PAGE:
This breadth of thinking can empower architecture. Although led by architects, all five teams are interdisciplinary, notably adding economists and lawyers to the now-standard trio of architect, landscape architect, and ecologist. The resulting collaborations have the weight of real social models rather than mere thought experiments, and they suggest that architectural thinking, with its spatial and analytic emphasis, has much to offer the disciplines that have traditionally shaped our economic and social policy.

But to argue, as Bergdoll does, that above all else “architecture is a way of thinking” is to forget that architects must still make objects, and that architects of suburbia must still provide homes. The teams seem more cognizant of this obligation than the curators do, and among the proposals, Zago’s stands out. In a fitting move for his Rialto site, Zago has attempted to reinvent the California Method, replacing traditional stud construction with a system of prefabricated panels, which offer more flexibility at a lower cost but are equally easy to assemble. His system would enable the replacement of the traditional wood-frame house with a wide range of new building types.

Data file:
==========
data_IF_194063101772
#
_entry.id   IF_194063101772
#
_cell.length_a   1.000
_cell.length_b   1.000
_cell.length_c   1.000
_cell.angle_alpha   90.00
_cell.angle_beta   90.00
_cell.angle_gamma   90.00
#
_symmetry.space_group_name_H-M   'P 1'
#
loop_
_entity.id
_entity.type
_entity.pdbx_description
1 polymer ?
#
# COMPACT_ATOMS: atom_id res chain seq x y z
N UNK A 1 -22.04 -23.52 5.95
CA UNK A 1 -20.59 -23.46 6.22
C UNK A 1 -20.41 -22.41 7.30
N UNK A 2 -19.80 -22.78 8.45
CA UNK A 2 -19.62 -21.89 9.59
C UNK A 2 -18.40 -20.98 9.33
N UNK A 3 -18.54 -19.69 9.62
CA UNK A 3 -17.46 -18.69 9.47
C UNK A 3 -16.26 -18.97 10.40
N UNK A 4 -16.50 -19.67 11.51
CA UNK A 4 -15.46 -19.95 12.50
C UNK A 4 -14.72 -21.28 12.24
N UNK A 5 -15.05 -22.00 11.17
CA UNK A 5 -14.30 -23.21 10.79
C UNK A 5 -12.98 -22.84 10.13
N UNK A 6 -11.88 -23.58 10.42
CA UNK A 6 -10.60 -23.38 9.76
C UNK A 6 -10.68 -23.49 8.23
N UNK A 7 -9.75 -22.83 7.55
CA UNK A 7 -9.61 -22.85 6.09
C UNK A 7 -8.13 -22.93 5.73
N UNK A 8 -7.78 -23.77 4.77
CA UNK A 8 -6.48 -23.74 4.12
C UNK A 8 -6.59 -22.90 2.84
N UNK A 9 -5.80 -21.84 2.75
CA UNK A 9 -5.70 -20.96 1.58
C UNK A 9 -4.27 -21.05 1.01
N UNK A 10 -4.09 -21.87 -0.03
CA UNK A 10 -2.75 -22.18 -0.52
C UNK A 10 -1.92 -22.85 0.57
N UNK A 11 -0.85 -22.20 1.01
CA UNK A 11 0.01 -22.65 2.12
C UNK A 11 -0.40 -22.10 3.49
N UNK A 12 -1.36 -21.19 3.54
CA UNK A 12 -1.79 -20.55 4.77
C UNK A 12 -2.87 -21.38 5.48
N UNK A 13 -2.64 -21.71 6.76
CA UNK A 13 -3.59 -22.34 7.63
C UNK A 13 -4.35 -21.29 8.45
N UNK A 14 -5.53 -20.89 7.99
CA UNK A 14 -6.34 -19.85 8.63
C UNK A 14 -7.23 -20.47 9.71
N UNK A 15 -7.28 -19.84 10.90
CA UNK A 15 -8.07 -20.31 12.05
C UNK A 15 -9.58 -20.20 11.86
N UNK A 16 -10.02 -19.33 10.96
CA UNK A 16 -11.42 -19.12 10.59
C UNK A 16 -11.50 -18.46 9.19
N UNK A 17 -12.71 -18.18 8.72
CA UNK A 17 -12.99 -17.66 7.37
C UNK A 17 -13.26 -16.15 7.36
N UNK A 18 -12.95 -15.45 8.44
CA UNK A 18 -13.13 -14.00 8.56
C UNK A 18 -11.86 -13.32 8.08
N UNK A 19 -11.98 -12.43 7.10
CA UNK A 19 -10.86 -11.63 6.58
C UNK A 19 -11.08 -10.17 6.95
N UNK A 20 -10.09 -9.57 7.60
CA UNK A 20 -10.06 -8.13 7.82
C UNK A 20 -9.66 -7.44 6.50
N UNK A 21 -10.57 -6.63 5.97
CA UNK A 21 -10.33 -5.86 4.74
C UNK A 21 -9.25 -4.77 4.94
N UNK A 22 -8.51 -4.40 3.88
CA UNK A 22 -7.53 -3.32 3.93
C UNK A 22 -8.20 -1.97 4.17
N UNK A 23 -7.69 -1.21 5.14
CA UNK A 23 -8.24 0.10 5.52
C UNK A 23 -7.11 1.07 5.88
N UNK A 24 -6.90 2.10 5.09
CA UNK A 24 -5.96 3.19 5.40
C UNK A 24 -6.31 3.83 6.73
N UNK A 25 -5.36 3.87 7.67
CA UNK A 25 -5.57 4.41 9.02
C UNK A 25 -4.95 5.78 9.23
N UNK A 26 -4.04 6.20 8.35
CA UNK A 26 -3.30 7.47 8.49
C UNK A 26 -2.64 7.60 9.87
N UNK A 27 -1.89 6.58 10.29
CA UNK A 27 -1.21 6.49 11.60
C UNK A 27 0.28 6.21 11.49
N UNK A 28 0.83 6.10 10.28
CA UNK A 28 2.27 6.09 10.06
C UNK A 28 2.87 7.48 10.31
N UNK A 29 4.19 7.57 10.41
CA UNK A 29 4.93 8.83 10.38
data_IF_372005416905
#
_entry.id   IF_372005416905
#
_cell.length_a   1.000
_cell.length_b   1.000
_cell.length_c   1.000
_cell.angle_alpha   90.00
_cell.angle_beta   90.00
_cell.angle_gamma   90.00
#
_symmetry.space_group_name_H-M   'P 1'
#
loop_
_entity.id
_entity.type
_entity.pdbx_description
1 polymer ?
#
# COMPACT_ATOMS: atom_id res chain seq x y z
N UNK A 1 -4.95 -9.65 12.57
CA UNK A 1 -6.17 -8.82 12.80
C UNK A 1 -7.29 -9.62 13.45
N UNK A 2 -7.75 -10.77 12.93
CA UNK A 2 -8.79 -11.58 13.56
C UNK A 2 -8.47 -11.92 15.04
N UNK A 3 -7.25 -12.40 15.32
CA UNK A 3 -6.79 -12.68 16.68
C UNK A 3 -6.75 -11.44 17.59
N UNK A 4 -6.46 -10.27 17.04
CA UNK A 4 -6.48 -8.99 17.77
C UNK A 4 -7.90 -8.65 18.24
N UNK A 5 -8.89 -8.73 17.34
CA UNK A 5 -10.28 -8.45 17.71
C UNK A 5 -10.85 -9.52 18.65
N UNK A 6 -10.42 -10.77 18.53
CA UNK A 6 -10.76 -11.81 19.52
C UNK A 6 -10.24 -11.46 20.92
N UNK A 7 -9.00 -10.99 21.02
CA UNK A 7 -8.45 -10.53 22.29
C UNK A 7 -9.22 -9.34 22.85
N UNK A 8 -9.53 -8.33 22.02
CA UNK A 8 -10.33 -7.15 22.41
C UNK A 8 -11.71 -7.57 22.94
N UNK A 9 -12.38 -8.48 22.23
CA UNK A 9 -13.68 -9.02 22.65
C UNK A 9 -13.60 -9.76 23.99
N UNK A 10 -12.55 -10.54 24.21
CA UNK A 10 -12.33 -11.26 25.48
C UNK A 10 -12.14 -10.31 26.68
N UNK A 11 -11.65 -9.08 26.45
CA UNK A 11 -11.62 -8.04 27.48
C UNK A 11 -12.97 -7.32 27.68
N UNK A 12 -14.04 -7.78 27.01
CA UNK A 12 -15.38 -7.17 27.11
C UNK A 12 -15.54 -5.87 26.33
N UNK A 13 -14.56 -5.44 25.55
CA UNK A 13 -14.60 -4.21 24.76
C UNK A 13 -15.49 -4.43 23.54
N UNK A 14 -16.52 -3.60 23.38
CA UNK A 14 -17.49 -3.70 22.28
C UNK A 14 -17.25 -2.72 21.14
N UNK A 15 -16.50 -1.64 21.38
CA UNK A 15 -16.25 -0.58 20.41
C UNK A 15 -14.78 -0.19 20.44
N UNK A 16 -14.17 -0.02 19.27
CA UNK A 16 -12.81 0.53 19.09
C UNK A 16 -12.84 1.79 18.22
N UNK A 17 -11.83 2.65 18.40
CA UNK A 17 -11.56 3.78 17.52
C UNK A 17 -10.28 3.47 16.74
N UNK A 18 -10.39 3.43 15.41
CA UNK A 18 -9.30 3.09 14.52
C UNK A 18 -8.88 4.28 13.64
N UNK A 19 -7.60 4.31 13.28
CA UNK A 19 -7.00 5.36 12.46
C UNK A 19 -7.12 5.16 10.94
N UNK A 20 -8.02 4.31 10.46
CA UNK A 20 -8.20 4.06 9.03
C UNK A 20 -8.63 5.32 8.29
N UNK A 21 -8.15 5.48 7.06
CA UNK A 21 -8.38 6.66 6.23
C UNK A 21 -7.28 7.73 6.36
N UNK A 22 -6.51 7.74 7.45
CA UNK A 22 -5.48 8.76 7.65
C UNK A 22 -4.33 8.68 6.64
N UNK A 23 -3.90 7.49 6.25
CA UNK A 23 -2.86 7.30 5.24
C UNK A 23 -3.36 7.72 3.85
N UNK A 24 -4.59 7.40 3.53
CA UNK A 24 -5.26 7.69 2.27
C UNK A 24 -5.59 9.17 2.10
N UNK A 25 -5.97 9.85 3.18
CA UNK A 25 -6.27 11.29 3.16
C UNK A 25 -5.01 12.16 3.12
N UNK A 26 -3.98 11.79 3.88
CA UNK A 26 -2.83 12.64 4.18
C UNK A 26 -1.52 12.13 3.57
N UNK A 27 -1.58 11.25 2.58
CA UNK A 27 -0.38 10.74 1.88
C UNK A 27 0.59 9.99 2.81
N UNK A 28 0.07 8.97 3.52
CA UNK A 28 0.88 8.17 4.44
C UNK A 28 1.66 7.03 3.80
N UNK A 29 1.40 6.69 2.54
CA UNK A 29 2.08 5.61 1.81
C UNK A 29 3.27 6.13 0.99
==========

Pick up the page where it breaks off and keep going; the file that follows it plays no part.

At the same time, his proposal exhibits a lingering taste for socially oriented formal metaphors, shared by the other teams (Gang explicitly speaks of her struggle to find “the right metaphors” for her project), as if they are unconsciously trying to fill a void left by foreclosure’s erasure of Venturi’s sign-based symbolism. Using a technique he calls misregistration, Zago creates renderings in which the normally rigid coincidence of material, spatial, and social suburban boundaries is disrupted; the grass of a yard continues into the street, or the asphalt of the street continues up a wall. But formal flexibility does not necessarily translate into social mobility. In a way, Zago’s misregistration is closer to something we might expect from an artist, a pointed and formally imaginative critical commentary in the spirit of Matta-Clark. On the other hand, to reinvent, rather than critique, as he seeks to do with the California Method, seems to be a uniquely architectural capability. Matta-Clark once referred to Splitting as a “theatrical gesture.” Theatricality has its place, but today we need more from our architects.

Julian Rose is a critic and designer based in New Haven.